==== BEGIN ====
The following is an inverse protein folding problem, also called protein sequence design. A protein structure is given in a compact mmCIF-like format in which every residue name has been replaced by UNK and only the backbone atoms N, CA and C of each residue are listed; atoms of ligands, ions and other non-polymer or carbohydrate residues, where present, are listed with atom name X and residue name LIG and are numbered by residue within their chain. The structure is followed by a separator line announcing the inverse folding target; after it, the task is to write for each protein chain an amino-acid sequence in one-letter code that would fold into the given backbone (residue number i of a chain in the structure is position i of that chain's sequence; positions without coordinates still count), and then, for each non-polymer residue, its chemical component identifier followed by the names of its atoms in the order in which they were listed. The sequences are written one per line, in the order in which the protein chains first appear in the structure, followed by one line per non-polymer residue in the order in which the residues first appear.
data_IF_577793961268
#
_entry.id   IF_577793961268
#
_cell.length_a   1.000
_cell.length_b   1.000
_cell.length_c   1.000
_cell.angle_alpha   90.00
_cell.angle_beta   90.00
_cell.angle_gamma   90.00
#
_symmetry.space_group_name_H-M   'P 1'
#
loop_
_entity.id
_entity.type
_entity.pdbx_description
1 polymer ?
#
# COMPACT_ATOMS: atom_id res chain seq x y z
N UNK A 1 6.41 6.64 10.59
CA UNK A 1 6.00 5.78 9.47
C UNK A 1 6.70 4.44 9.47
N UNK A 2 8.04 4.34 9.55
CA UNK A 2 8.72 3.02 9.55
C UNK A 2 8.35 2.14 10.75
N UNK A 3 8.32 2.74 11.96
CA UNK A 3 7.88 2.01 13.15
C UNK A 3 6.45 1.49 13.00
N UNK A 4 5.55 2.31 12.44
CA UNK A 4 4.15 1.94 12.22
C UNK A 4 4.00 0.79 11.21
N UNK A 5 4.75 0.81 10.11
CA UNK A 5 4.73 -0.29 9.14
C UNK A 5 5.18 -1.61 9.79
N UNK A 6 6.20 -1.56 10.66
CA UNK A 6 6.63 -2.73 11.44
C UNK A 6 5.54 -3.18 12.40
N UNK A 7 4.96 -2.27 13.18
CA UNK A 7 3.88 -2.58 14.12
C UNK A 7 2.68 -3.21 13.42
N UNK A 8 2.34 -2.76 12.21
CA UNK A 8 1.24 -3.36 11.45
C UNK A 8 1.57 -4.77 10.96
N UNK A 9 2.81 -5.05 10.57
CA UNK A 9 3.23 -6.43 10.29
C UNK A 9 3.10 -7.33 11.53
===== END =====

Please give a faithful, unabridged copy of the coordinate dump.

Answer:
The following is an inverse protein folding problem, also called protein sequence design. A protein structure is given in a compact mmCIF-like format in which every residue name has been replaced by UNK and only the backbone atoms N, CA and C of each residue are listed; atoms of ligands, ions and other non-polymer or carbohydrate residues, where present, are listed with atom name X and residue name LIG and are numbered by residue within their chain. The structure is followed by a separator line announcing the inverse folding target; after it, the task is to write for each protein chain an amino-acid sequence in one-letter code that would fold into the given backbone (residue number i of a chain in the structure is position i of that chain's sequence; positions without coordinates still count), and then, for each non-polymer residue, its chemical component identifier followed by the names of its atoms in the order in which they were listed. The sequences are written one per line, in the order in which the protein chains first appear in the structure, followed by one line per non-polymer residue in the order in which the residues first appear.
data_IF_577793961268
#
_entry.id   IF_577793961268
#
_cell.length_a   1.000
_cell.length_b   1.000
_cell.length_c   1.000
_cell.angle_alpha   90.00
_cell.angle_beta   90.00
_cell.angle_gamma   90.00
#
_symmetry.space_group_name_H-M   'P 1'
#
loop_
_entity.id
_entity.type
_entity.pdbx_description
1 polymer ?
#
# COMPACT_ATOMS: atom_id res chain seq x y z
N UNK A 1 6.41 6.64 10.59
CA UNK A 1 6.00 5.78 9.47
C UNK A 1 6.70 4.44 9.47
N UNK A 2 8.04 4.34 9.55
CA UNK A 2 8.72 3.02 9.55
C UNK A 2 8.35 2.14 10.75
N UNK A 3 8.32 2.74 11.96
CA UNK A 3 7.88 2.01 13.15
C UNK A 3 6.45 1.49 13.00
N UNK A 4 5.55 2.31 12.44
CA UNK A 4 4.15 1.94 12.22
C UNK A 4 4.00 0.79 11.21
N UNK A 5 4.75 0.81 10.11
CA UNK A 5 4.73 -0.29 9.14
C UNK A 5 5.18 -1.61 9.79
N UNK A 6 6.20 -1.56 10.66
CA UNK A 6 6.63 -2.73 11.44
C UNK A 6 5.54 -3.18 12.40
N UNK A 7 4.96 -2.27 13.18
CA UNK A 7 3.88 -2.58 14.12
C UNK A 7 2.68 -3.21 13.42
N UNK A 8 2.34 -2.76 12.21
CA UNK A 8 1.24 -3.36 11.45
C UNK A 8 1.57 -4.77 10.96
N UNK A 9 2.81 -5.05 10.57
CA UNK A 9 3.23 -6.43 10.29
C UNK A 9 3.10 -7.33 11.53